Underweight is about two times higher than the 22.7% reported among Nigerian under-five children, though the severe underweight is similar [5]. Stunting is also higher than the national average of 37% and wasting is four times higher than national average of 7% [5]. Stunting among the children is similar to 39.9% reported among war torn Afghanistan children by Mashal et al. [19], lower than 52.4% among under-five children in Ugandan IDP camps [13] and 54.1% in Mexico [20], but higher than 17.0% among under-five children in Syrian refugee camps [9]. Wasting among the study participants is similar to the 29% prevalence reported by Salama [21] among displaced under-five children in Ethiopia. However, the prevalence is higher than the 20.6% reported by Guerrier et al. [11] among IDPs in eastern Chad and 0.6% prevalence among the Syrian IDPs by Hoetjes et al. [22]. The increased susceptibility to food insecurity associated with displacement could be responsible for this high burden of underweight. The variation in reported indices of malnutrition in the various studies could be associated with pre-displacement nutritional status of the children, level of humanitarian aids and support received from national governments while the displacement lasted and other morbidity conditions in the displaced camps. Likewise, the similarity in the stunting prevalence in this study and the national average is an indication that the nutritional status of this study population was probably similar to the general nutrition situation among under-five children in Nigeria prior to displacement.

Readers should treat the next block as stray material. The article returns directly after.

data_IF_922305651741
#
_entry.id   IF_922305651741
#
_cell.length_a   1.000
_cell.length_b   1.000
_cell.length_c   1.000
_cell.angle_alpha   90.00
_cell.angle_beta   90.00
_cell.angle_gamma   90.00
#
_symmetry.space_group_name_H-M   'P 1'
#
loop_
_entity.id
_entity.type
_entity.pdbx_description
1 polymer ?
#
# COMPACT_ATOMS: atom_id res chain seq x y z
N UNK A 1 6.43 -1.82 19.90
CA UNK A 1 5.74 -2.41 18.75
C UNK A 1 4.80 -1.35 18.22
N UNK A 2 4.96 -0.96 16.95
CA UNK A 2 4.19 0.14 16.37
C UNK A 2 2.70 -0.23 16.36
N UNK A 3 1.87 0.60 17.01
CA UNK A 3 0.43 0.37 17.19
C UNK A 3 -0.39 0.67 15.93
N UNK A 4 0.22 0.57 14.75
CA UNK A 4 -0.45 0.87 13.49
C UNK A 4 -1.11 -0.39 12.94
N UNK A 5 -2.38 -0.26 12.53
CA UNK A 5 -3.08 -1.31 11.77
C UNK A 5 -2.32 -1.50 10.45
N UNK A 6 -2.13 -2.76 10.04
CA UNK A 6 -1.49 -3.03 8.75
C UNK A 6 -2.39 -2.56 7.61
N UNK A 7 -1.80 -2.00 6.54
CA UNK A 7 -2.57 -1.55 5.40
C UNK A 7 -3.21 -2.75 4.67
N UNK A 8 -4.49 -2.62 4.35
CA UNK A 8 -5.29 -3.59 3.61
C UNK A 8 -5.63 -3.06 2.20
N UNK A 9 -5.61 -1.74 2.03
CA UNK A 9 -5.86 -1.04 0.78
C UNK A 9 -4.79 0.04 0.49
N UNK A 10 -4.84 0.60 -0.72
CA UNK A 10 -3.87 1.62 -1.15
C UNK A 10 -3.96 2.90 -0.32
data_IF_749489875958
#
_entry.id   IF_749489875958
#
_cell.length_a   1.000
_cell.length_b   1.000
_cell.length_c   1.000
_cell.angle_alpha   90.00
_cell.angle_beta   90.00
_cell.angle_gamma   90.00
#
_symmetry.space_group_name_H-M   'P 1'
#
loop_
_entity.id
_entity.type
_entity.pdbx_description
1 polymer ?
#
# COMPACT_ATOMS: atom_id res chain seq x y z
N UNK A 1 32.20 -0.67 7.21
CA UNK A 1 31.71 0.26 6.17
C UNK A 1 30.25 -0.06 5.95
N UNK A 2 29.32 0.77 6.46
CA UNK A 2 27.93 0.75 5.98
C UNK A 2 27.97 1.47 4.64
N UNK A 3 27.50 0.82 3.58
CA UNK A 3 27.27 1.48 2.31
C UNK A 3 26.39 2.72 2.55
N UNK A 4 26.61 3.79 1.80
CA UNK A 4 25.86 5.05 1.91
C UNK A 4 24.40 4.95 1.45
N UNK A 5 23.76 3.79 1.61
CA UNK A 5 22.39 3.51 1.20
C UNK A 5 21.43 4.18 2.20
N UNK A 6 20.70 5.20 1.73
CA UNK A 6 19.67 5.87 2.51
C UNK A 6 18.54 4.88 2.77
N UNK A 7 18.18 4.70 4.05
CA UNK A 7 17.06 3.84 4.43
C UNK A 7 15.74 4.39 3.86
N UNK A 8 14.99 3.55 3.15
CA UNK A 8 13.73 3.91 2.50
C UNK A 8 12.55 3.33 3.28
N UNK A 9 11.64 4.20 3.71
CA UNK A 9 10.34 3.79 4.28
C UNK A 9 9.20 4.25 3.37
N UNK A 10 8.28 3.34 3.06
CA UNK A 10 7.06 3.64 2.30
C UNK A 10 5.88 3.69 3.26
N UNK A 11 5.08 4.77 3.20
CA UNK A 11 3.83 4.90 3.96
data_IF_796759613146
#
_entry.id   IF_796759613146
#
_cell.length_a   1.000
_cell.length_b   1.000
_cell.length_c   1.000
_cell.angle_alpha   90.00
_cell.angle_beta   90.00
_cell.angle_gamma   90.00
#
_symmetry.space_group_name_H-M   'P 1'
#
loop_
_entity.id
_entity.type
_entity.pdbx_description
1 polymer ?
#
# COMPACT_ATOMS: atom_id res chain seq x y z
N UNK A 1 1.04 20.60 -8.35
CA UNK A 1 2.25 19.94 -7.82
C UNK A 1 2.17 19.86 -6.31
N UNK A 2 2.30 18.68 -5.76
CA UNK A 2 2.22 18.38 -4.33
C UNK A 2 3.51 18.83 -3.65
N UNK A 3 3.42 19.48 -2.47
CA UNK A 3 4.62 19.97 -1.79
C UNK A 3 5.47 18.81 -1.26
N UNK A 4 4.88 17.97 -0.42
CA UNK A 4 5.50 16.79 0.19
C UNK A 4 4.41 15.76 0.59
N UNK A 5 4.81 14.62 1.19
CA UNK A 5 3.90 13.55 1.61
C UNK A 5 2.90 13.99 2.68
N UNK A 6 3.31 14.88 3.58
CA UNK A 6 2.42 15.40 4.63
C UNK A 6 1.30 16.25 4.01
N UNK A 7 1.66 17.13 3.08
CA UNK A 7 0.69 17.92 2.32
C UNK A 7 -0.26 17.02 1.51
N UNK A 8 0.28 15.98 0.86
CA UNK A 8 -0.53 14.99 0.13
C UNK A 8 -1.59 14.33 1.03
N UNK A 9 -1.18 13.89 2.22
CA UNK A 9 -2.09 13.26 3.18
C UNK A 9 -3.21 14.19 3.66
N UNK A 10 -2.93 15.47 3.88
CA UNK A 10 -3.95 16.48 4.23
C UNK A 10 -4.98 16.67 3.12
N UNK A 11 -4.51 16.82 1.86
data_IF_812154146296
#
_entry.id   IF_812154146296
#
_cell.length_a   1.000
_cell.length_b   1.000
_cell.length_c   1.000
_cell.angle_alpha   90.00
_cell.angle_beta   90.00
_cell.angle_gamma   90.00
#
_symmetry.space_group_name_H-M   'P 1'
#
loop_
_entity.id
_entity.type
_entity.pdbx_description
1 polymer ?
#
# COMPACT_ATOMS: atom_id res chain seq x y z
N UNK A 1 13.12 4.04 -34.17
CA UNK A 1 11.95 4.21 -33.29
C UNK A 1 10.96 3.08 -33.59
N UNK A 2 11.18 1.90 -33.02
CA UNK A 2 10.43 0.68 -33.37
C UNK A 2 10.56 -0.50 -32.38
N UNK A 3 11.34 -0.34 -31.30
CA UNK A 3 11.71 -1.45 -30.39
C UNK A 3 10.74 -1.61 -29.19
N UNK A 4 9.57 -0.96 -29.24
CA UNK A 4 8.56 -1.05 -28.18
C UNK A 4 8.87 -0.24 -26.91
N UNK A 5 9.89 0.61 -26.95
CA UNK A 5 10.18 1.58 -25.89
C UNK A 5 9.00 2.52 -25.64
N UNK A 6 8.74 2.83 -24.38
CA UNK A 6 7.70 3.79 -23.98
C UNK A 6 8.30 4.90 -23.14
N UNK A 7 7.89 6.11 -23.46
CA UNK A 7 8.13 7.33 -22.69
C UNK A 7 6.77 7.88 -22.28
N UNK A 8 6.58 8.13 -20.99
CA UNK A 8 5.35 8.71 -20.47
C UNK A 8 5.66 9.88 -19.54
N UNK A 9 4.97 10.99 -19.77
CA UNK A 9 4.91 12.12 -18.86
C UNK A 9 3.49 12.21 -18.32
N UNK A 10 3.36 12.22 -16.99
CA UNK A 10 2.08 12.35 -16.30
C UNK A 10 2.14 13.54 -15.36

Underweight is a reflection of acute malnutrition and suggest inadequate weight gain or growth failure in recent time. The burden of underweight from this study is at variance with similar studies in Somalian IDP camps where Kinyoki et al. [23] reported a higher prevalence of 58% and lower prevalence (34.7%) was reported by Jayatissa et al. [24] in Sri Lanka relief camp and Olack et al. [25] who reported 11.8% among informal urban settlement of Kenya. The prevalence of obesity in this study is low (0.6%) and agree with low incidence reported by Duru et al. [26] among under-five children in a rural village of Imo state, Nigeria. The reported obesity in this study may be due to genetic factor (positive family history of obesity), however the cause was not explored as it was beyond the scope of objective of this study. Other factors that could contribute to poor nutritional status in this study include low practices of exclusive breastfeeding and shorter breastfeeding duration and this agrees with earlier studies that document poor Infant and Young Child Feeding (IYCF) practices contribute to malnutrition among children from displaced households [13,27,28]. Poor IYCF practices could attenuate body immunity and increase susceptibility to infections and reduce care practices. Clinical signs of malnutrition are readily noticeable in the study population in form of fluffy hair and hair discoloration which are suggestive of low-level amino acid and protein malnutrition [28,29].